Heartstopped. Always never ready.

A last leap like no other, this.
Heartwrenching. Into the muddy.

A last leap like no other, this.
Heartbroken. Hardby yet softly.

Monday, February 20, 2012

Words from the Wise...

"It is a salutary discipline to consider the vast number of books that are written, the fair hopes with which their authors see them published, and the fate which awaits them. What chance is there that any book will make its way among that multitude? And the successful books are but the success of a season. Heaven knows what pains the author has been at, what bitter experiences he has endured and what heartache suffered, to give some chance reader a few hours' relaxation or to while away the tedium of a journey. And if I may judge from the reviews, many of these books are well and carefully written; much thought has gone to their composition; to some even has been given the anxious labor of a lifetime. The moral I draw is that the writer should seek his reward in the pleasure of his work and in release from the burden of his thought; and, indifferent to aught else, care nothing for praise or censure, failure or success."     --W. Somerset Maugham, The Moon and Sixpence

Wednesday, February 1, 2012

Nobodaddy's Business but His, Right?

Are there not many secrets to be kept and many questions asked that are best left unanswered?

Clever people do, with certainty, disagree with that, but are they correct?

When we discover the truth about anything are we its master or its slave?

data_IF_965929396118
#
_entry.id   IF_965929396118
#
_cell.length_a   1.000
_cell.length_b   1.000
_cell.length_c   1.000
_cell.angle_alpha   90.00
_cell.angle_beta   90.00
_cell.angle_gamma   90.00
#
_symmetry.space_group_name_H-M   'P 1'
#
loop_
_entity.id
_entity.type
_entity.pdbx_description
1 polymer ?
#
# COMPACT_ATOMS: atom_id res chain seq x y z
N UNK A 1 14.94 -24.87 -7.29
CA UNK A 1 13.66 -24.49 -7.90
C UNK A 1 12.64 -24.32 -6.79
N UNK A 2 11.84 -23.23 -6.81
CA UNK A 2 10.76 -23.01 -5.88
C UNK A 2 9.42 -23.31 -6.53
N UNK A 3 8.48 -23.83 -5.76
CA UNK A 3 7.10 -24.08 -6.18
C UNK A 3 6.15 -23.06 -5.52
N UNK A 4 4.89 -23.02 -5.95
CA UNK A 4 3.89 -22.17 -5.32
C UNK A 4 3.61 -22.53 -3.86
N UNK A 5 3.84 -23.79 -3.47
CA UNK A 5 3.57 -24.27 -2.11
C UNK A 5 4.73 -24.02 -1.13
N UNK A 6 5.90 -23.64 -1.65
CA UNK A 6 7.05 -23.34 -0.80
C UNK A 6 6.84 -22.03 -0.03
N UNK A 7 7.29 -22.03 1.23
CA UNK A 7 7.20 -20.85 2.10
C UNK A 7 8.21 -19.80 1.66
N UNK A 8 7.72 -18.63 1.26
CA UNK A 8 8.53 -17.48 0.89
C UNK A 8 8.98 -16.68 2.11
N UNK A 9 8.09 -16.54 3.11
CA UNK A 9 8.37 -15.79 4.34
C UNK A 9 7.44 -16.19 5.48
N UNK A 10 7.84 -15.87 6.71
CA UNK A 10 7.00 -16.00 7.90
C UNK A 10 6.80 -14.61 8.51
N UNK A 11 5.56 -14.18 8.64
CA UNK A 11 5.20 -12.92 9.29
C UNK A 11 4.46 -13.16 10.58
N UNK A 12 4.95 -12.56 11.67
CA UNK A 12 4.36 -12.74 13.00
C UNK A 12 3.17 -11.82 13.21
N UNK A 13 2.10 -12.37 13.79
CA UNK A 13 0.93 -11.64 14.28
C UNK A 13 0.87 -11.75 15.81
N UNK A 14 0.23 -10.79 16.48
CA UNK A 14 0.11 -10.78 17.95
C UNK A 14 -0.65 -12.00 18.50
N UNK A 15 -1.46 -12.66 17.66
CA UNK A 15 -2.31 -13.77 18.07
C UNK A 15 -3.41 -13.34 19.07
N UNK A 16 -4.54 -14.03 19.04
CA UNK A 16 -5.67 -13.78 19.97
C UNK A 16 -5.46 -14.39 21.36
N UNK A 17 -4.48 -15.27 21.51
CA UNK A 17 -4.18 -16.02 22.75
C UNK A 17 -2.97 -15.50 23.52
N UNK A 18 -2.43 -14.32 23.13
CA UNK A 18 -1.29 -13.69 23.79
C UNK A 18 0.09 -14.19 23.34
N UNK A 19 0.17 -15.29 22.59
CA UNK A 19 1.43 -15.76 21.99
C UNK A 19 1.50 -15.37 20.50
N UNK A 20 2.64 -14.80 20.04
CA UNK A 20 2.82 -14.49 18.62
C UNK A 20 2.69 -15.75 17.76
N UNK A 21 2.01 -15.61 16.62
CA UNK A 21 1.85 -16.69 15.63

Those who have reasoned God out of life's equation have exercised their imaginative powers to the nth degree, but, really, to what end?

Once He has been expedited off-stage, are the waiting understudies qualified to assume His role?

Does one's DNA (read Do Not Awaken?) give geneticists the right to pass judgment upon our physical being? And what revelations lie therein of one's Muse? Spirit? Potential? Nature?

Should Hamlet have asked "To let it be, or not to let it be?" That is the only question, after all, isn't it?

Have the histories of men and their gods not slammed shut as many doors as they ever have propped open?

Wednesday, January 18, 2012

Nobody Said it Was Going to be Easy

Dostoevsky in Notes from the Underground might have had a point when he suggested that for the living, suffering was the point.

Then again, Tolstoy might also have had a point when he suggested in The Death of Ivan Ilych that we are all Ivan Ilych.

What, one wonders, did Nathaniel Hawthorne mean when he wrote in his classic, The House of the Seven Gables, "In this republican country, amid the fluctuating waves of our social life, somebody is always at the drowning point."?

Who would venture to say that using his Yankee ingenuity he was subtly hinting that it might not be a bad idea to manufacture more life-rafts to keep the sharks at bay?

If You See Something, Say Something

In his magnum opus, World of Our Fathers, Irving Howe wrote:

"The inevitable law of sectarianism--that in the absence of mass participation and social power it is ideology that becomes the substance of politics."

While that might be true, the word 'substance' seems to have relatively little meaning today, because, sadly, both the issues that politicians choose to discuss, and tragically, the politicians themselves, are found spectacularly lacking in the stuff.

Tuesday, January 3, 2012

Monkey Sees, Monkey Tells

In his splendidly original and lyrical novel of Magical Realism, "Red Earth and Pouring Rain", Vikram Chandra leads the willing reader on a journey to places usually discovered only in dreams. Good dreams.

When asked the following important questions, Hanuman, the Hindu monkey god, answers wisely:

Q: Why are there hypocrites in the world?
A: Because it is hard to bear the happiness of others.

Q: When are we happy?
A: When we desire nothing and realize that possession is only momentary...

Q: What is regret?
A: To realize that one has spent one's life worrying about the future.

Q: What is sorrow?
A: To long for the past.

Q: What is the highest pleasure?
A: To hear a good story.

In Chandra's sweeping novel one hears many a good story.